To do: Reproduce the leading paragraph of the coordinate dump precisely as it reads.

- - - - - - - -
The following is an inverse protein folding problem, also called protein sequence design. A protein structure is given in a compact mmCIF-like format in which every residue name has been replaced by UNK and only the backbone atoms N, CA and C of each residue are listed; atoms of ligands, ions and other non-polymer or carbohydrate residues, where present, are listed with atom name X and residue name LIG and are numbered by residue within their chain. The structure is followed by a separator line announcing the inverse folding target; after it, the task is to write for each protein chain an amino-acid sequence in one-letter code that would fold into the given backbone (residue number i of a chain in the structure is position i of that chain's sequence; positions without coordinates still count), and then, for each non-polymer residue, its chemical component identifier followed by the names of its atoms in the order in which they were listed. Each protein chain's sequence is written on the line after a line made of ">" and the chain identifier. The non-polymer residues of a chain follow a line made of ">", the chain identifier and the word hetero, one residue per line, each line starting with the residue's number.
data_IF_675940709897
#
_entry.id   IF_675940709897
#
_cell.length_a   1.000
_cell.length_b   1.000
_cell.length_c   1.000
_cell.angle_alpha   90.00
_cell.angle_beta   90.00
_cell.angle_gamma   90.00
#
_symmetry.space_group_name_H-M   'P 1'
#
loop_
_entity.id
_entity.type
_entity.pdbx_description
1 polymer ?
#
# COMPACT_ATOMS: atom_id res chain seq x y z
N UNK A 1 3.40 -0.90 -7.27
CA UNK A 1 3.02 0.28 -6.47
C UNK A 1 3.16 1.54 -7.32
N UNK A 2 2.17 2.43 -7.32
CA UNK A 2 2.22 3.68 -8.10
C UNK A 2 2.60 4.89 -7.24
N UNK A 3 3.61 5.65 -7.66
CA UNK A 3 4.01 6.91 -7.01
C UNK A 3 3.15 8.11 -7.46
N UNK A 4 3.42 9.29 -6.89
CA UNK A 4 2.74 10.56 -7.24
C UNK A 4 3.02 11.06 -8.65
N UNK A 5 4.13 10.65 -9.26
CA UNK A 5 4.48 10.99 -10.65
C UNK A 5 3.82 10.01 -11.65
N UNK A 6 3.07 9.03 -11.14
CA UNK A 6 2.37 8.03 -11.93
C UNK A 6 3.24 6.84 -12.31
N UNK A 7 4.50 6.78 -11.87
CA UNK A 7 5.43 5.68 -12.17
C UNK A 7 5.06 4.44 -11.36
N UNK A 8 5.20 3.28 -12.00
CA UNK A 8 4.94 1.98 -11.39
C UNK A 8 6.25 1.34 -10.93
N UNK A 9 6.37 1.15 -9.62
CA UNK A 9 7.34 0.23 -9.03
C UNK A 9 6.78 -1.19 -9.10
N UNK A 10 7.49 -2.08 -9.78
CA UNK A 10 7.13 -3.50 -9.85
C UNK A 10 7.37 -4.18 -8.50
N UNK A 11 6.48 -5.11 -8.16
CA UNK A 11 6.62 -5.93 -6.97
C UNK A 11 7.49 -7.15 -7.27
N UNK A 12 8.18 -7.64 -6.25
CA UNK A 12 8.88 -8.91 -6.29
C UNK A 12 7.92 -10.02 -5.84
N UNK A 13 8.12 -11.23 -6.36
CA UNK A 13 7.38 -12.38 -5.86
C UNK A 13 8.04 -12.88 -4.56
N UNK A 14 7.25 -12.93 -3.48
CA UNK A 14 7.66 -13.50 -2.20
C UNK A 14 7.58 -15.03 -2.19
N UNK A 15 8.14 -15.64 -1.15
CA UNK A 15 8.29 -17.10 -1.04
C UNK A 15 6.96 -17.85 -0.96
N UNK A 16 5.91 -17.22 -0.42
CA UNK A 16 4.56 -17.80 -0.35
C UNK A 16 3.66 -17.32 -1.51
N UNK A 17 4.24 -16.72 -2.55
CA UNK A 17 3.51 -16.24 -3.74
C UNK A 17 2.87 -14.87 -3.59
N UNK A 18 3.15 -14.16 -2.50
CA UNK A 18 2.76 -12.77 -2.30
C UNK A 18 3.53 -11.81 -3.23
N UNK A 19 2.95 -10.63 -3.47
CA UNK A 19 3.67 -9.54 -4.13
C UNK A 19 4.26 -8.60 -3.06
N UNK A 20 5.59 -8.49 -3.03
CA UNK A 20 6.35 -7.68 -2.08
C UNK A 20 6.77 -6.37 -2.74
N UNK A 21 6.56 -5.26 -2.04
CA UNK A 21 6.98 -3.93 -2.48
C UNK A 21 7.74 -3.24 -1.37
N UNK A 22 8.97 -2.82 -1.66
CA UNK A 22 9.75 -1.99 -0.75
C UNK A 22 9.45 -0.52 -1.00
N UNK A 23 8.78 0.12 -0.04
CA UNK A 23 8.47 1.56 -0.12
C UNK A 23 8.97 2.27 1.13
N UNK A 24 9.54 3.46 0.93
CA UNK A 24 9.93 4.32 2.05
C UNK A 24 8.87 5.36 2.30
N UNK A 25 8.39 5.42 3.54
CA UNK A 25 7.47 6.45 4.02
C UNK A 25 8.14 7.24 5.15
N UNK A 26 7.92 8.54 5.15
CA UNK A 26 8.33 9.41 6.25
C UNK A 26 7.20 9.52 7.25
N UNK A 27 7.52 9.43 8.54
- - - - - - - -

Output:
The following is an inverse protein folding problem, also called protein sequence design. A protein structure is given in a compact mmCIF-like format in which every residue name has been replaced by UNK and only the backbone atoms N, CA and C of each residue are listed; atoms of ligands, ions and other non-polymer or carbohydrate residues, where present, are listed with atom name X and residue name LIG and are numbered by residue within their chain. The structure is followed by a separator line announcing the inverse folding target; after it, the task is to write for each protein chain an amino-acid sequence in one-letter code that would fold into the given backbone (residue number i of a chain in the structure is position i of that chain's sequence; positions without coordinates still count), and then, for each non-polymer residue, its chemical component identifier followed by the names of its atoms in the order in which they were listed. Each protein chain's sequence is written on the line after a line made of ">" and the chain identifier. The non-polymer residues of a chain follow a line made of ">", the chain identifier and the word hetero, one residue per line, each line starting with the residue's number.